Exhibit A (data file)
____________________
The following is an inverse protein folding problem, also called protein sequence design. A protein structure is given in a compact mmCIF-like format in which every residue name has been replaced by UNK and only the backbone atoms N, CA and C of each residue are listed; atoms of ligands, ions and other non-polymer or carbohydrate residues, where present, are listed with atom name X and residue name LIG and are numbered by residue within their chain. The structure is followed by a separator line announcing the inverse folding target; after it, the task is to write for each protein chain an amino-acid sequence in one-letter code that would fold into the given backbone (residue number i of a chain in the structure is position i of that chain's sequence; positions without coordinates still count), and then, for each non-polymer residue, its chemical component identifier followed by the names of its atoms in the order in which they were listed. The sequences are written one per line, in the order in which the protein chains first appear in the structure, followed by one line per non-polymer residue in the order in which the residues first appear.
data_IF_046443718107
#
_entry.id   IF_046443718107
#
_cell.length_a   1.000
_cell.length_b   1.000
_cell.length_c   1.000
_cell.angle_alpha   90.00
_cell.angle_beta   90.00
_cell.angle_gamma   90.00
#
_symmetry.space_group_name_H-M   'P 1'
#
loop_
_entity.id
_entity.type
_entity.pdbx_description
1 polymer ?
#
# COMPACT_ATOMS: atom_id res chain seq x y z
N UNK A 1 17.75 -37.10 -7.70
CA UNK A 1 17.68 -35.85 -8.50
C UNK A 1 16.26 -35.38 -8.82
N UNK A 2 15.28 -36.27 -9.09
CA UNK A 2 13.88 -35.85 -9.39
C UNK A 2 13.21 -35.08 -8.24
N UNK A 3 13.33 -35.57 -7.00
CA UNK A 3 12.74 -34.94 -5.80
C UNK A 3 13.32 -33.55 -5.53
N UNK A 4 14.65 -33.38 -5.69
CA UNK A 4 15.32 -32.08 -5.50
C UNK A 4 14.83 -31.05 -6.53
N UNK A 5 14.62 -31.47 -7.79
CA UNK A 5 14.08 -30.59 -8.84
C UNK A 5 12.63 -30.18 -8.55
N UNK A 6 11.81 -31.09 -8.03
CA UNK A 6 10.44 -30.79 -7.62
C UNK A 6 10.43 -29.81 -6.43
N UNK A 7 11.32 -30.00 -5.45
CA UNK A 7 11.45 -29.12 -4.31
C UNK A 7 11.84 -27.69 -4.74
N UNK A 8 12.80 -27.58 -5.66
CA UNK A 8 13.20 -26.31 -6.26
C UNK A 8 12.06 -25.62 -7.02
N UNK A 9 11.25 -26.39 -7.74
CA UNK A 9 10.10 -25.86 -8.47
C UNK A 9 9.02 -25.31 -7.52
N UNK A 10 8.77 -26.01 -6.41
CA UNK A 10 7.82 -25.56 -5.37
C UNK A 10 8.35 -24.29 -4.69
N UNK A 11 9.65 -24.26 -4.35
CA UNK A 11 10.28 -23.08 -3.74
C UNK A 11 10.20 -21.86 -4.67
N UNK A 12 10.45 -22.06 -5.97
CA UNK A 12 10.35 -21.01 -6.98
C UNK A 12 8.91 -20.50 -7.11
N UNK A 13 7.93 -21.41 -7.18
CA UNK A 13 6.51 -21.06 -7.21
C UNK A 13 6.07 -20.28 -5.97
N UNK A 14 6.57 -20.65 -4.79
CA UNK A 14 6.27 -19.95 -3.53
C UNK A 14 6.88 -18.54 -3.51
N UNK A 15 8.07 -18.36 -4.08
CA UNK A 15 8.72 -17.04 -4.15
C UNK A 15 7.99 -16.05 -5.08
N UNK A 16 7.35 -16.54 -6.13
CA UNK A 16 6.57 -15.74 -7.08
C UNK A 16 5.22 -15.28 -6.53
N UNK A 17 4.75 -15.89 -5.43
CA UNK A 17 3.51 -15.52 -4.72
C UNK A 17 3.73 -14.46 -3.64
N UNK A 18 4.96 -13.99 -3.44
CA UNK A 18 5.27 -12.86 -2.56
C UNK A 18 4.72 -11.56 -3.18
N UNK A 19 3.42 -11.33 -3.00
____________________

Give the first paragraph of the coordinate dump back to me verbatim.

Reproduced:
The following is an inverse protein folding problem, also called protein sequence design. A protein structure is given in a compact mmCIF-like format in which every residue name has been replaced by UNK and only the backbone atoms N, CA and C of each residue are listed; atoms of ligands, ions and other non-polymer or carbohydrate residues, where present, are listed with atom name X and residue name LIG and are numbered by residue within their chain. The structure is followed by a separator line announcing the inverse folding target; after it, the task is to write for each protein chain an amino-acid sequence in one-letter code that would fold into the given backbone (residue number i of a chain in the structure is position i of that chain's sequence; positions without coordinates still count), and then, for each non-polymer residue, its chemical component identifier followed by the names of its atoms in the order in which they were listed. The sequences are written one per line, in the order in which the protein chains first appear in the structure, followed by one line per non-polymer residue in the order in which the residues first appear.